Annie Leibovitz is now represented by Hauser & Wirth. | The Art Newspaper
Susan Meiselas was awarded the inaugural Women in Motion Award. | WWD
Gagosian will open its 17th gallery, in Basel, Switzerland. | ARTnews
The Gordon Parks Foundation is now represented by Alison Jacques. | via email announcement
Chakshu Patel was named director of institutional advancement at the Studio Museum in Harlem. | via email announcement
James R. Wehn was named the Van Vleck Curator of works on paper at the Chazen Museum of Art at the University of Wisconsin-Madison. | ARTnews
Rein Wolfs is the new director of the Stedelijk Museum in Amsterdam. | New York Times
Daisy Youngblood is now represented by Van Doren Waxter Gallery. | ARTnews
Patricia Battin (1929–2019), librarian who pioneered digitization | NYT
Yannick Bellon (1924–2019), feminist filmmaker | NYT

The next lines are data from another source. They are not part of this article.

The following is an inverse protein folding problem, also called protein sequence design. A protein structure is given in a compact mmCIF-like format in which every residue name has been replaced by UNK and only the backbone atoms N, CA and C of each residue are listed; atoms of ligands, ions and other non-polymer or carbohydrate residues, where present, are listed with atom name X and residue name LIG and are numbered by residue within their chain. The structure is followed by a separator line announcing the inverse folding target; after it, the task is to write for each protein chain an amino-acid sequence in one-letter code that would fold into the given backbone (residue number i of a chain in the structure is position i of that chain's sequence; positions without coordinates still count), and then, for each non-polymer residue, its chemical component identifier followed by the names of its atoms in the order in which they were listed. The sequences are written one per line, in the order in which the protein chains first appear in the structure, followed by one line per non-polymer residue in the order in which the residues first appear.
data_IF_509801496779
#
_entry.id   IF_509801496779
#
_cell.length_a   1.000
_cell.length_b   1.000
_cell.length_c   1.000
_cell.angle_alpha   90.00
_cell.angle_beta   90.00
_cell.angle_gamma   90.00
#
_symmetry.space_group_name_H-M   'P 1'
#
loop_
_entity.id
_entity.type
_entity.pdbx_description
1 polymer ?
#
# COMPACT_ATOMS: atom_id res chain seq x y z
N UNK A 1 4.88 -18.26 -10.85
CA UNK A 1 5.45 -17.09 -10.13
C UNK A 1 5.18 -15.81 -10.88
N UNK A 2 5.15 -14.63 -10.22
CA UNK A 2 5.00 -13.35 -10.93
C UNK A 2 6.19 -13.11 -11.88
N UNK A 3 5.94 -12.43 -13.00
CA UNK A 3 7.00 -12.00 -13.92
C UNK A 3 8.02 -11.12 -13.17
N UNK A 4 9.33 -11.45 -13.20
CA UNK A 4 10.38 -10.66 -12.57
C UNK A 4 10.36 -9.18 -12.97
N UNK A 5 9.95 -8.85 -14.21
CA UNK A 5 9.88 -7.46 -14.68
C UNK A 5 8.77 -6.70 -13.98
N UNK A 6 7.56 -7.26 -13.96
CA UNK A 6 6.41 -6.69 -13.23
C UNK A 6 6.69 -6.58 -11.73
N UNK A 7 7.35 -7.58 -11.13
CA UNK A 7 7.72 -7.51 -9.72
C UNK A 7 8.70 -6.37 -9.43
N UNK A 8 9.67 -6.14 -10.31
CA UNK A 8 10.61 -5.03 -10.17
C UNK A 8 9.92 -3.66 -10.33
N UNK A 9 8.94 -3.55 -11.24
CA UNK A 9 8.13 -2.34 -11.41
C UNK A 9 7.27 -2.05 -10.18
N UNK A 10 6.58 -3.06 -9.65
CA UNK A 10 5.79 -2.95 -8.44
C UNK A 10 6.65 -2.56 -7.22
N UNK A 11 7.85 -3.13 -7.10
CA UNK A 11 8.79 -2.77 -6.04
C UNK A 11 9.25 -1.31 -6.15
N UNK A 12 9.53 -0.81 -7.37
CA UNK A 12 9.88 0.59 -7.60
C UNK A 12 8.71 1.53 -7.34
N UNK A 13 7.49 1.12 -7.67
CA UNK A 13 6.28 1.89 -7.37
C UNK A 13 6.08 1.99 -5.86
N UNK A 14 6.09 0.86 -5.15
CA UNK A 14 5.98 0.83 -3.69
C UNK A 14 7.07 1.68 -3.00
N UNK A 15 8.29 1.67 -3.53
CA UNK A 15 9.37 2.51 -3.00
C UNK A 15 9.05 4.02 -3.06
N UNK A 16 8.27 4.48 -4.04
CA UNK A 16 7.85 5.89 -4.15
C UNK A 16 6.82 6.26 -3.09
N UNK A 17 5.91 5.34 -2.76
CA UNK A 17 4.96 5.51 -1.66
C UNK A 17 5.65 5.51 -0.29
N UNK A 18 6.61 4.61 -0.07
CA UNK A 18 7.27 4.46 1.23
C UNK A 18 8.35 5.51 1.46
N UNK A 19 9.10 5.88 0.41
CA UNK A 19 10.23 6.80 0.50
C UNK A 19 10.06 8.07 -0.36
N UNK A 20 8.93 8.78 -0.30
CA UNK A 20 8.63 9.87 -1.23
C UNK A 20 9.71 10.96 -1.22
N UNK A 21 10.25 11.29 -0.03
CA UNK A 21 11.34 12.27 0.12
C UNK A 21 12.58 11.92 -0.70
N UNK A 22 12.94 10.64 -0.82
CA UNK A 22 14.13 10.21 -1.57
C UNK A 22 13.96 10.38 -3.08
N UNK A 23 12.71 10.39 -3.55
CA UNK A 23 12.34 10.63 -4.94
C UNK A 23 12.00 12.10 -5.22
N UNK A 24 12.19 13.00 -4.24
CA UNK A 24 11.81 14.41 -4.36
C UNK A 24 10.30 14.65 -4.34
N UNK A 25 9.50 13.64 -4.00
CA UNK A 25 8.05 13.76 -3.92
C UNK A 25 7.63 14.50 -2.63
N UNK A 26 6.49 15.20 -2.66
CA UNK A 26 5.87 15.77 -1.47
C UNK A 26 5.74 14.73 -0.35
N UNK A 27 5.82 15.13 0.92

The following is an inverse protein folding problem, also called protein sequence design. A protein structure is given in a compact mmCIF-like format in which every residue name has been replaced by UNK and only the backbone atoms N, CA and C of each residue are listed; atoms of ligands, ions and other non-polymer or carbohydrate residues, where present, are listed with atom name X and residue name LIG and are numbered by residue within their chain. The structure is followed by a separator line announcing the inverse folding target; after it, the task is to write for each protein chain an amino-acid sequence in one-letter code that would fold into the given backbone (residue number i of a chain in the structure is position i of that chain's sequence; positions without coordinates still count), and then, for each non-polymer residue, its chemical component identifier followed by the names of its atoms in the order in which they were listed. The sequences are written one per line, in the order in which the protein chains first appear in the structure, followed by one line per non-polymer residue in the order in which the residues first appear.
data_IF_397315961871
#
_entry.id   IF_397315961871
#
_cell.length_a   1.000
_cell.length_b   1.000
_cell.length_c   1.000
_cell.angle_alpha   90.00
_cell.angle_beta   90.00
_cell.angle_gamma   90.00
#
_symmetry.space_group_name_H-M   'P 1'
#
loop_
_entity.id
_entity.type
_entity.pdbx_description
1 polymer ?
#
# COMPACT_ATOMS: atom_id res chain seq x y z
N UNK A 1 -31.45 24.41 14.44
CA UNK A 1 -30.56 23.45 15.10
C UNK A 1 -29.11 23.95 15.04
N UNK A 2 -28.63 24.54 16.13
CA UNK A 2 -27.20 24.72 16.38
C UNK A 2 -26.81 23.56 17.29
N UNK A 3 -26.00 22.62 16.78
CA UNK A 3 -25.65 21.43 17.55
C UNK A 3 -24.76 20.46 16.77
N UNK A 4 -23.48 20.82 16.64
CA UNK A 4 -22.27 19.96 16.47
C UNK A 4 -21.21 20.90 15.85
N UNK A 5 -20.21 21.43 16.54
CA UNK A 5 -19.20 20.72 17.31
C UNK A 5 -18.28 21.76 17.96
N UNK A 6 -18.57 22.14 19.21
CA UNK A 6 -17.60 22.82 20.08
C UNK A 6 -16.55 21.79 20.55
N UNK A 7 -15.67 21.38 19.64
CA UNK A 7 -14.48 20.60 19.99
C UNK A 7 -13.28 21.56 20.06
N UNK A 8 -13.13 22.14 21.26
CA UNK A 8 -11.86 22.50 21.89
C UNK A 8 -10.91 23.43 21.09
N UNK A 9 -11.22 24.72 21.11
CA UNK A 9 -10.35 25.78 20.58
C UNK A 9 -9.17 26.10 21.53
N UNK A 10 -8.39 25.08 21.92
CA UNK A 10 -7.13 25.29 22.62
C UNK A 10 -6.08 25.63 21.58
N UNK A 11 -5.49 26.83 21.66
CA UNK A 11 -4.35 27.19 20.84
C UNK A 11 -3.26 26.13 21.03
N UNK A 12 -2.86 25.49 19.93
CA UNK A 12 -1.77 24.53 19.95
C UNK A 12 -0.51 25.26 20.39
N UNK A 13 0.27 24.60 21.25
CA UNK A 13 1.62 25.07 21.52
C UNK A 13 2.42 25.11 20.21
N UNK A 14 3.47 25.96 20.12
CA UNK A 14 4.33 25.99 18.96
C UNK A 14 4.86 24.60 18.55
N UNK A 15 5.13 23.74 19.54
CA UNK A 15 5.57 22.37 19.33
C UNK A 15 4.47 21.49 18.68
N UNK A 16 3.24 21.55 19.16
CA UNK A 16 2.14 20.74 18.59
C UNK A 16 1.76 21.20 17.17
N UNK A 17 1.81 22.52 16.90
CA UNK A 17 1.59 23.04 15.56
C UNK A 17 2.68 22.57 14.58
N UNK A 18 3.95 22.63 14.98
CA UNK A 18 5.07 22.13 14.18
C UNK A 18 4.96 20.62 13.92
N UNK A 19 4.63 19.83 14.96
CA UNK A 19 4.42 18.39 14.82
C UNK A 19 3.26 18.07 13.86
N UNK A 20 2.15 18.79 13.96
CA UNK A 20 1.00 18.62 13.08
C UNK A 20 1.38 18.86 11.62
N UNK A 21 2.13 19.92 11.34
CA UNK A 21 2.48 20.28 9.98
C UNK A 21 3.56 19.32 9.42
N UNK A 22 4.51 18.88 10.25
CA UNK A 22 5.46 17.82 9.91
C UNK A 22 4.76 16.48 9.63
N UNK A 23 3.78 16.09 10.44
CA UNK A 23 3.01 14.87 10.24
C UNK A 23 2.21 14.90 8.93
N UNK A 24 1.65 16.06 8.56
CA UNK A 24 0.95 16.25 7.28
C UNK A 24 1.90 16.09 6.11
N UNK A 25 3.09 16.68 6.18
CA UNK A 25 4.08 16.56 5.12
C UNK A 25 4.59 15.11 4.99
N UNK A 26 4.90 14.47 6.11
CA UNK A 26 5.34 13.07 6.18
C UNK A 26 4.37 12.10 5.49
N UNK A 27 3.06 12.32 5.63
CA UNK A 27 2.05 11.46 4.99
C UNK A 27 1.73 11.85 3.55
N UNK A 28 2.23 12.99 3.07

Bushwick Bill (1966–2019), rapper and record producer | Vulture
Lewis B. Cullman (1919–2019), investment banker and arts patron | AV Press
Terese Hayden (1921–2019), creator of the Players’ Guide to help actors find work | AV Press
Jiggs Kalra (1947–2019), food writer | Business Times
Mary Max (1966–2019), wife of the pop artist Peter Max | NYT
Velvel Pasternak (1933–2019), musicologist who preserved Hasidic tradition | NYT
Joyce Pensato (1941–2019), painter known for her interpretations of pop culture cartoon figures | Artforum
Murray Polner (1928–2019), editor and writer | NY Daily News
Mac Rebennack (1941–2019), New Orleans musician | Rolling Stone
Tsuruko Yamazaki (1925–2019), founding member of the Gutai Art Association, an avant-garde multidisciplinary and performance art collective | Artforum